The hospitality industry still faces an uncertain future and for some hoteliers, any business can seem like good business after operating with low occupancy rates since early 2020.
For others, the journey along the road to recovery is already underway.
While no one can confidently predict how long the industry will be impacted by COVID-19, for hotel executives, it is dangerous to assume things will bounce back to the usual pre-pandemic business patterns anytime soon.
Hoteliers should take the opportunity now to ask, “How can I reset, or restructure, my business to thrive now and beyond these uncertain times?”
Here are six ways hoteliers can reimagine their commercial organisation for the mid-COVID operating environment of today and the post-pandemic new normal of tomorrow.
1. Break down data silos
Hotel departments have historically operated independently from one another, with different priorities, technology platforms and performance metrics. And yet decisions in one department can directly impact another.
Now is time to break the silos and encourage collaboration, not only the organisational barriers between departments, but also ensuring the data that sits in a hotel’s various systems is widely shared. Digital technologies produce a tremendous amount of information for hospitality companies, but how to consolidate data from sales, marketing, reservations, and revenue management becomes the inevitable challenge all hoteliers must face.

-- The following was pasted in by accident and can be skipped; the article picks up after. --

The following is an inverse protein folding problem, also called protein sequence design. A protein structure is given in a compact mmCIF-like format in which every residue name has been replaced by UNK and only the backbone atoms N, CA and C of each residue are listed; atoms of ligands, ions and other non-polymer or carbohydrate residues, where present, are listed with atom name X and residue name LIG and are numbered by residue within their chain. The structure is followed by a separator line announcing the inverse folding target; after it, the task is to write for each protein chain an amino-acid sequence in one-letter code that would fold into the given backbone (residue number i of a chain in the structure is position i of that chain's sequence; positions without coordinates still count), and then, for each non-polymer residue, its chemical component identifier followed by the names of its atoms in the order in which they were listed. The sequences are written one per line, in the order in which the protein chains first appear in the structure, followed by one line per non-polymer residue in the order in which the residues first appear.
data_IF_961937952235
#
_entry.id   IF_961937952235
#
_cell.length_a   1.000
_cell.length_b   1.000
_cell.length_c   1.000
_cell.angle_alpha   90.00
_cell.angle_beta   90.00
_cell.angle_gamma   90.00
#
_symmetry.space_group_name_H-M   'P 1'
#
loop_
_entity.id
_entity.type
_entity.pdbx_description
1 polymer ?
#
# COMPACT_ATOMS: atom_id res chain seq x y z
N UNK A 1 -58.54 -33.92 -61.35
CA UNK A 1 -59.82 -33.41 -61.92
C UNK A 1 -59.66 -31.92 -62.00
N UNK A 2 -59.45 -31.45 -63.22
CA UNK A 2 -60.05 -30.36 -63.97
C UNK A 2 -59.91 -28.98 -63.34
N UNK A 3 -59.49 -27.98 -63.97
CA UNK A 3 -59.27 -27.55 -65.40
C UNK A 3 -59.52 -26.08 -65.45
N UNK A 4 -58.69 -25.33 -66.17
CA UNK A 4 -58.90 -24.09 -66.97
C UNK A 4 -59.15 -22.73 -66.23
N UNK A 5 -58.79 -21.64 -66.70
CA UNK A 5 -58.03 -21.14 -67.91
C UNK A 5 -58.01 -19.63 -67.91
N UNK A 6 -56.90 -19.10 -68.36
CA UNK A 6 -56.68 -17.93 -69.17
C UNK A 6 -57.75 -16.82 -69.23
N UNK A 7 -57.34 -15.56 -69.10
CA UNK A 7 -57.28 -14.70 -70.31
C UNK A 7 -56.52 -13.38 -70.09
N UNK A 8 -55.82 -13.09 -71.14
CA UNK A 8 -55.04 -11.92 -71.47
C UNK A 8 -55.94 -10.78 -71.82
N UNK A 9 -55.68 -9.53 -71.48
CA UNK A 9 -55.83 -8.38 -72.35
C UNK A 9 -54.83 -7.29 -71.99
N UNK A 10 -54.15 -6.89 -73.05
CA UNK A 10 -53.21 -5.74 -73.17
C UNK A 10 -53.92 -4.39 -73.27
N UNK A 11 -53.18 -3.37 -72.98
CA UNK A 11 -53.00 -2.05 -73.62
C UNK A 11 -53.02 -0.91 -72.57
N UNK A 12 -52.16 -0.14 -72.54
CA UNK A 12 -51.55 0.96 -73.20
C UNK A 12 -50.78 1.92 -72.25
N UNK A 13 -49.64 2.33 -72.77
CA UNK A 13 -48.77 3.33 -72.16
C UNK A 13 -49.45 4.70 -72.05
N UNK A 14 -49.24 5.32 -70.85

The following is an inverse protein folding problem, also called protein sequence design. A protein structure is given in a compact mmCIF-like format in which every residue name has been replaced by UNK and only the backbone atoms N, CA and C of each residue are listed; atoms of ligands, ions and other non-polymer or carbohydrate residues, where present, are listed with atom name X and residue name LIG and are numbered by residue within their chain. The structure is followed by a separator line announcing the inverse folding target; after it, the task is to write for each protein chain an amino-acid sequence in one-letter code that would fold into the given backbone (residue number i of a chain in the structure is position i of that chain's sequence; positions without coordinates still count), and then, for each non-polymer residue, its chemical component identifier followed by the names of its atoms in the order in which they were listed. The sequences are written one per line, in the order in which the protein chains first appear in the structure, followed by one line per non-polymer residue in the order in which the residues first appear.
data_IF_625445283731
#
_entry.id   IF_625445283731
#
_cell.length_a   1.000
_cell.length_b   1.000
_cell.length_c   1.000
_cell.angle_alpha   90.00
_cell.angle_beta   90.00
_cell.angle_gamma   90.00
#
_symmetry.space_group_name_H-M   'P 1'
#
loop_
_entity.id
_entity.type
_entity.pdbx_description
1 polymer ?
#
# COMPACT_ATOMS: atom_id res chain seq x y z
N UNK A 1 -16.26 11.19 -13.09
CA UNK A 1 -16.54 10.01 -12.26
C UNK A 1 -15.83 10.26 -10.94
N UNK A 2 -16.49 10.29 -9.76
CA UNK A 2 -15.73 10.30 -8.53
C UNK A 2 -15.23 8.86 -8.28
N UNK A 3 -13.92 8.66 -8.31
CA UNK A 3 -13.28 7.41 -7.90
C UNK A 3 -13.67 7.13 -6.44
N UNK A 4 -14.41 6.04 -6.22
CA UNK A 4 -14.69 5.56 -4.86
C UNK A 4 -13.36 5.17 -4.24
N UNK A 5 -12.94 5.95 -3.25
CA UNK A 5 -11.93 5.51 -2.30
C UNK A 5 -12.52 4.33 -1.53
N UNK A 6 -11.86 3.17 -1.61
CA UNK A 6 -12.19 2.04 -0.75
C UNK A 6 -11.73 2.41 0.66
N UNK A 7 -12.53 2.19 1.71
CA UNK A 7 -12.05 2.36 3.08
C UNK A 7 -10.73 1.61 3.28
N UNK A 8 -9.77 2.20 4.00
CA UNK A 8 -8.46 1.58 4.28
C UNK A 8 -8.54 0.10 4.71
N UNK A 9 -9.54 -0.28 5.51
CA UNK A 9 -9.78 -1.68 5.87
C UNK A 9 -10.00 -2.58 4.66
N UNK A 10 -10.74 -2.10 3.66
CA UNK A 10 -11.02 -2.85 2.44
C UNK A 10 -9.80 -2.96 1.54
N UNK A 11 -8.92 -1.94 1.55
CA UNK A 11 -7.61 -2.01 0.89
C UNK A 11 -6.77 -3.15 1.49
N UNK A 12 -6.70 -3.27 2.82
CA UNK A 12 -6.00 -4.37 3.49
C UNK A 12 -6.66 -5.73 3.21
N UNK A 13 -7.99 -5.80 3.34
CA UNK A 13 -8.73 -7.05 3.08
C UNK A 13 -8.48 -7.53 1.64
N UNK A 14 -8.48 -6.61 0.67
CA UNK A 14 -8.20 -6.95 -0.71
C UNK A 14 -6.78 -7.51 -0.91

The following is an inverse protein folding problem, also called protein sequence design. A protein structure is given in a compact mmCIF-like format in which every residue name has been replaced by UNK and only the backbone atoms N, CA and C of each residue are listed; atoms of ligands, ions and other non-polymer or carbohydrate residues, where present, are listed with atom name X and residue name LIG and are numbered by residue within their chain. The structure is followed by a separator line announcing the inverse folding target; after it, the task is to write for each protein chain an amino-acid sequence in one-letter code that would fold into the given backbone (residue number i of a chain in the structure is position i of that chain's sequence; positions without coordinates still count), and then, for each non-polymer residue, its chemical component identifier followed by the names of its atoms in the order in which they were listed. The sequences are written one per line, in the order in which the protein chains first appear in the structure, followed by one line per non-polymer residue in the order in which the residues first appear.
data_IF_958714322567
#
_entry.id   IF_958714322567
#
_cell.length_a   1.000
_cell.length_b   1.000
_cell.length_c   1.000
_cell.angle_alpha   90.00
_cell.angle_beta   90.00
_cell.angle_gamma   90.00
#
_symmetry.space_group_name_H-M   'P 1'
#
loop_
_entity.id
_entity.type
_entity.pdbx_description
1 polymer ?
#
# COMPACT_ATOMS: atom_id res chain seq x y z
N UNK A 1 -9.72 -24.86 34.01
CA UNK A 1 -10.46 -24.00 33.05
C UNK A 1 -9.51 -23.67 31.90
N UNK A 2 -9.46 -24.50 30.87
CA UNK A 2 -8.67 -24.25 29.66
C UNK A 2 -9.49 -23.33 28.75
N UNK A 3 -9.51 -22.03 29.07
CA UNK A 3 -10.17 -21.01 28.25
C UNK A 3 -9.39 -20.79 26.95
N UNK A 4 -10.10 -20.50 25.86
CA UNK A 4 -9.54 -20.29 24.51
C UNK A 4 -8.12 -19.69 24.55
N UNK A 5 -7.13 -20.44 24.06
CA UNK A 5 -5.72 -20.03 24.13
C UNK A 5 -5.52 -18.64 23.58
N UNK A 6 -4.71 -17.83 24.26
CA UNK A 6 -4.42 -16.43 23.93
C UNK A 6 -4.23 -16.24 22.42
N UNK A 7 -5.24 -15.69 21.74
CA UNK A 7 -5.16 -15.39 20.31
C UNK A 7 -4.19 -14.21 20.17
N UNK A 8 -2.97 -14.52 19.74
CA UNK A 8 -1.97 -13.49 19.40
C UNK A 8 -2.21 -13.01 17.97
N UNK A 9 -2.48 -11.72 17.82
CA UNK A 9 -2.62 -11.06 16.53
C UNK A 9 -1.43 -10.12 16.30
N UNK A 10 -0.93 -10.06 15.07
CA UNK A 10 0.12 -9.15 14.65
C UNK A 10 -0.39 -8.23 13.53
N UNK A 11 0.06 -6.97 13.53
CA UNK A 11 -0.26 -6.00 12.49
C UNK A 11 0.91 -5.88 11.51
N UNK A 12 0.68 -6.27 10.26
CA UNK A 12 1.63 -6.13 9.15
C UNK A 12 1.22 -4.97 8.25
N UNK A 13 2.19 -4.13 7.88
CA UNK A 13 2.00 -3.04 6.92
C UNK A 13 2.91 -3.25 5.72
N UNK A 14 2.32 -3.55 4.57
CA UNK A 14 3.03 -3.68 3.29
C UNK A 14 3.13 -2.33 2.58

With clean, accurate data, hotels can isolate and understand their channel costs, ascertaining which is effective and profitable business. When departments align and data and market intelligence is shared, staff have a clearer idea of which strategic business opportunities to pursue, negotiate or decline.
2. Review your systems & integrations
Hoteliers are increasingly reliant on the various operational systems and technologies throughout their properties today. Without automation, it is difficult to compile and analyse all the disparate data points hotels collect accurately and in a high-speed environment. Manually collecting and analysing data is slow and highly susceptible to error.
However, while hotels are increasingly open to using technologies that support their business operations and eventual recovery, many properties have incompatible systems that reduce productivity. Hospitality organizations need to review the systems they operate and ensure they are working effectively together in a truly integrated fashion.
Hotels with a well-integrated RMS, PMS, CRS and CRM possess a competitive advantage through having greater ‘visibility’ into their businesses’ true performance, allowing them to make more effective commercial decisions.
3. Assess your data
Data quality and data cleanliness are major issues facing travel and hospitality businesses today. Hotels are hungry for more data to better predict future revenue performance, but information sources have been severely disrupted due to the impact of COVID-19. Given the current conditions, hotels must establish clear standards for data collection processes.
After all, if a hotel company doesn’t have clear standards in market segments and rate codes, it would be difficult to analyse patterns and optimise performance.